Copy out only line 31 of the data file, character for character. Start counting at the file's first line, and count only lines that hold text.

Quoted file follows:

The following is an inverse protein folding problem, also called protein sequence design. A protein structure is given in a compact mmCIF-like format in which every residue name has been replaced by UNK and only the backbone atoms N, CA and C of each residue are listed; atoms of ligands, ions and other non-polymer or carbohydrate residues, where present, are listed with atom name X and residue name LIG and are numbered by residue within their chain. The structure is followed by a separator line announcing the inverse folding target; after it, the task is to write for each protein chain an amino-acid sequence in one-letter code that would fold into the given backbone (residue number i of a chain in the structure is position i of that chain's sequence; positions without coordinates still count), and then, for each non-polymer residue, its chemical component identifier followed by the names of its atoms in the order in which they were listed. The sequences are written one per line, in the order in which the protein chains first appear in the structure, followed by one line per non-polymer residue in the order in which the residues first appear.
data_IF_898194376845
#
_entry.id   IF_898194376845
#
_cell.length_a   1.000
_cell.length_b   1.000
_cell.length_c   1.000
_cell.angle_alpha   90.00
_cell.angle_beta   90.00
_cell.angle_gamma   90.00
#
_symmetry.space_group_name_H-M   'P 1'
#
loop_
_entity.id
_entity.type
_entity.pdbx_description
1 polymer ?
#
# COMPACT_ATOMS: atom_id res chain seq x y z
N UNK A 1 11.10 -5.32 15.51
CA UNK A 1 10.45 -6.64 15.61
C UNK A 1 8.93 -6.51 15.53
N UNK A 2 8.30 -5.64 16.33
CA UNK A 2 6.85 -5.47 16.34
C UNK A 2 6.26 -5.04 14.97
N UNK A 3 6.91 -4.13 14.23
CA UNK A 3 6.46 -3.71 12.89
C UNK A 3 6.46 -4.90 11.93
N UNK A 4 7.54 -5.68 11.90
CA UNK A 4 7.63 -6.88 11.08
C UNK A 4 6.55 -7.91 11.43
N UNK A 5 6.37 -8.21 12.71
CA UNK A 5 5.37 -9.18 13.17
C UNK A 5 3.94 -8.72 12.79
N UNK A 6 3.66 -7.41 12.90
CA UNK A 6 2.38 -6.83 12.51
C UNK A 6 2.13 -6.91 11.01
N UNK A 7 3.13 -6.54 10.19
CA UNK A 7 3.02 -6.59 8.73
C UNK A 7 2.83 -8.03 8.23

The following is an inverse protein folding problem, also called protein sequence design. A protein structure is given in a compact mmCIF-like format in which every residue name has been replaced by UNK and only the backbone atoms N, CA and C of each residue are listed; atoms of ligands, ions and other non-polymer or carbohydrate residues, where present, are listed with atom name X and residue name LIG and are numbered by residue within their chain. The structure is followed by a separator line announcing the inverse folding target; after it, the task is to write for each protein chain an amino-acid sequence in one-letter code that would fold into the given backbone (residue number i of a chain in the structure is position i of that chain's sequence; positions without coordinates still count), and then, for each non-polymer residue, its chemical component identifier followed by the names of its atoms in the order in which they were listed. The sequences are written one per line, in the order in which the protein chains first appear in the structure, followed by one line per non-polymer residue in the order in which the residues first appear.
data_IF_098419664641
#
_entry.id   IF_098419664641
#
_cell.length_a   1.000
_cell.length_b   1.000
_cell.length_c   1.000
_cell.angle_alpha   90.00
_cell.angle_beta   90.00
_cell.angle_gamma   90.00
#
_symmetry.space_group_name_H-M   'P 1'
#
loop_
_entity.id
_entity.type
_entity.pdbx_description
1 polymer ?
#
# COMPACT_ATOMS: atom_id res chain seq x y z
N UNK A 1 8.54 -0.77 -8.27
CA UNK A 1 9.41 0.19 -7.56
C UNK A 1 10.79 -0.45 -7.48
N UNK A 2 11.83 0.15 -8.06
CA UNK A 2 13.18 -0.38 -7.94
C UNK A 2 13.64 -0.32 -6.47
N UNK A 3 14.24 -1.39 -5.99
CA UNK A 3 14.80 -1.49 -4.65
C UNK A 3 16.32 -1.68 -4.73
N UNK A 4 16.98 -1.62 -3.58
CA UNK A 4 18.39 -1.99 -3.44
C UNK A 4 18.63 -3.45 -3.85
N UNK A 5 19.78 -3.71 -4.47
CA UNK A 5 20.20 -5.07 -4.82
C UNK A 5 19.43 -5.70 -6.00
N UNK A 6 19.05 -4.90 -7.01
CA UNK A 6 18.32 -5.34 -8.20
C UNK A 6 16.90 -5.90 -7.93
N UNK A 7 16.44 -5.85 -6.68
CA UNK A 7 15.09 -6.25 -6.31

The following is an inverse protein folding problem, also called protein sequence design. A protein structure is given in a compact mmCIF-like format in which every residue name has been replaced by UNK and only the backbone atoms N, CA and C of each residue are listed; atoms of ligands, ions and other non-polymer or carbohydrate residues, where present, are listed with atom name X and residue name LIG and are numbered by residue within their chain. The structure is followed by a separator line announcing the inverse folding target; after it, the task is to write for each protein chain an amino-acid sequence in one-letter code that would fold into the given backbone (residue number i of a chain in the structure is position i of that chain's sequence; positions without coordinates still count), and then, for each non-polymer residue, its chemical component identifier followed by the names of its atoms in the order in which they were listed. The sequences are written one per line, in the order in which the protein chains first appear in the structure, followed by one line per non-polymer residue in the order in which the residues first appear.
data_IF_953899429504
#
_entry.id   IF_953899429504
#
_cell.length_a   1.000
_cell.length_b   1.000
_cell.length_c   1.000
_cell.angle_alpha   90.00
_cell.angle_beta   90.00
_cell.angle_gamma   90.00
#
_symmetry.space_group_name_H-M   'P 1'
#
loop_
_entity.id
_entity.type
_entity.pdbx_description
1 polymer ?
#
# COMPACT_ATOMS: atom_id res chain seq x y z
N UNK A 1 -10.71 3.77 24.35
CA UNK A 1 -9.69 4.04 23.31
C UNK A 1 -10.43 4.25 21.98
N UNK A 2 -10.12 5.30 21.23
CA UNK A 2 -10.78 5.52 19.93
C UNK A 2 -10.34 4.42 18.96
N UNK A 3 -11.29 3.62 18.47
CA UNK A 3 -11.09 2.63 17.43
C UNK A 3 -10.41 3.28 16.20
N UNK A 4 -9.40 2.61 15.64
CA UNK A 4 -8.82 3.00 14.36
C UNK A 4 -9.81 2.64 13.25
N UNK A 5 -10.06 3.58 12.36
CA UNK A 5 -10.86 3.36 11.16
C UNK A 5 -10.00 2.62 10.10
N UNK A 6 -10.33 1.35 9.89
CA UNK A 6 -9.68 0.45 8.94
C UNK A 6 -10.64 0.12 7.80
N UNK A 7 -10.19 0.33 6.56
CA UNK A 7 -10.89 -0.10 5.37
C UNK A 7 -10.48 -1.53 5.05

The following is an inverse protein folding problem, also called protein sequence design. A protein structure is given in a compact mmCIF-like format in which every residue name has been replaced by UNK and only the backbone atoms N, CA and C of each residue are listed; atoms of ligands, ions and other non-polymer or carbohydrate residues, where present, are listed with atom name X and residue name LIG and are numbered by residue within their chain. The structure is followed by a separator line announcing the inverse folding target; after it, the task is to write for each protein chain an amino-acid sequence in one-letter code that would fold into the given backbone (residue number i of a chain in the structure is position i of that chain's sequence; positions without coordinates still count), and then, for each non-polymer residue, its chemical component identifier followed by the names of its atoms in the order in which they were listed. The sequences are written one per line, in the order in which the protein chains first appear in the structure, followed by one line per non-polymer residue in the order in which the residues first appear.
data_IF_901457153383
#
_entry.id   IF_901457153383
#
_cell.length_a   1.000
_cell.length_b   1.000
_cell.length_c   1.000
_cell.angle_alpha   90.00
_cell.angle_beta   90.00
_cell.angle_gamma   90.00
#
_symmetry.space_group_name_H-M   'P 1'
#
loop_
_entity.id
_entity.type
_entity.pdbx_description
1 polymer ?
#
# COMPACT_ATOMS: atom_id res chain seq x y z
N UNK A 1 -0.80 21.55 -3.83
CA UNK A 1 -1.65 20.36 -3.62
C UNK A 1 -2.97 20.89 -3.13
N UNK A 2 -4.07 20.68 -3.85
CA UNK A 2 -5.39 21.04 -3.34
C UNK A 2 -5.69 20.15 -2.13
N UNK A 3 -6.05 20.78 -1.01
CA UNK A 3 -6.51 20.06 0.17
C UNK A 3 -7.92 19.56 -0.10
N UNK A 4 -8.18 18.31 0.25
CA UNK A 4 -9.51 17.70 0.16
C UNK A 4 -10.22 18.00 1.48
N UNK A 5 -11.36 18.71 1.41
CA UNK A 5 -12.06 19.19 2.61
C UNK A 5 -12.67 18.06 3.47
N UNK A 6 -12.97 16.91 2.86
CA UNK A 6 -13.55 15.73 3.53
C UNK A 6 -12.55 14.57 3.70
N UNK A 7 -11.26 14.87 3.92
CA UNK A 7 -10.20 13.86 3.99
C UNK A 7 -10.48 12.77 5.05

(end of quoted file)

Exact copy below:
N UNK A 4 7.54 -5.68 11.90